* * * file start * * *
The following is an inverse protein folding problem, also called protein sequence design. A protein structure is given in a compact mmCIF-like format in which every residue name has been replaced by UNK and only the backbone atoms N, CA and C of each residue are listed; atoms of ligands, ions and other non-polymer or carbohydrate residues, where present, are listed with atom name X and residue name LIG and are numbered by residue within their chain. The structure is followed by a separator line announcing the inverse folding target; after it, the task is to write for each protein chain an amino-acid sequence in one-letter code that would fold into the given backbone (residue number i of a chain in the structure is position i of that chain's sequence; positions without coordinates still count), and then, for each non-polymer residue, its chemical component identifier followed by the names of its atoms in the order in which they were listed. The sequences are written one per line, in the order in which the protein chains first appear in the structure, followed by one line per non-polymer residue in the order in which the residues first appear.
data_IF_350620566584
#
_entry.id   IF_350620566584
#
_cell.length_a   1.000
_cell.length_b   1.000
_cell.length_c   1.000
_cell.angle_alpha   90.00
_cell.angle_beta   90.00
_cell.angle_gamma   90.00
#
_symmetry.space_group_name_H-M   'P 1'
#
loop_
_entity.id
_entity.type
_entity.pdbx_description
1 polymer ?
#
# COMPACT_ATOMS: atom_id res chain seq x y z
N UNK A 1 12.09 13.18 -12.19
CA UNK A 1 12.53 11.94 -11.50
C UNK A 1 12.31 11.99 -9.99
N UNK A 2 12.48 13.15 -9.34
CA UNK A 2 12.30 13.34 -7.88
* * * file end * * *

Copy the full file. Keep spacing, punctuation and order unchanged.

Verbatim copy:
The following is an inverse protein folding problem, also called protein sequence design. A protein structure is given in a compact mmCIF-like format in which every residue name has been replaced by UNK and only the backbone atoms N, CA and C of each residue are listed; atoms of ligands, ions and other non-polymer or carbohydrate residues, where present, are listed with atom name X and residue name LIG and are numbered by residue within their chain. The structure is followed by a separator line announcing the inverse folding target; after it, the task is to write for each protein chain an amino-acid sequence in one-letter code that would fold into the given backbone (residue number i of a chain in the structure is position i of that chain's sequence; positions without coordinates still count), and then, for each non-polymer residue, its chemical component identifier followed by the names of its atoms in the order in which they were listed. The sequences are written one per line, in the order in which the protein chains first appear in the structure, followed by one line per non-polymer residue in the order in which the residues first appear.
data_IF_350620566584
#
_entry.id   IF_350620566584
#
_cell.length_a   1.000
_cell.length_b   1.000
_cell.length_c   1.000
_cell.angle_alpha   90.00
_cell.angle_beta   90.00
_cell.angle_gamma   90.00
#
_symmetry.space_group_name_H-M   'P 1'
#
loop_
_entity.id
_entity.type
_entity.pdbx_description
1 polymer ?
#
# COMPACT_ATOMS: atom_id res chain seq x y z
N UNK A 1 12.09 13.18 -12.19
CA UNK A 1 12.53 11.94 -11.50
C UNK A 1 12.31 11.99 -9.99
N UNK A 2 12.48 13.15 -9.34
CA UNK A 2 12.30 13.34 -7.88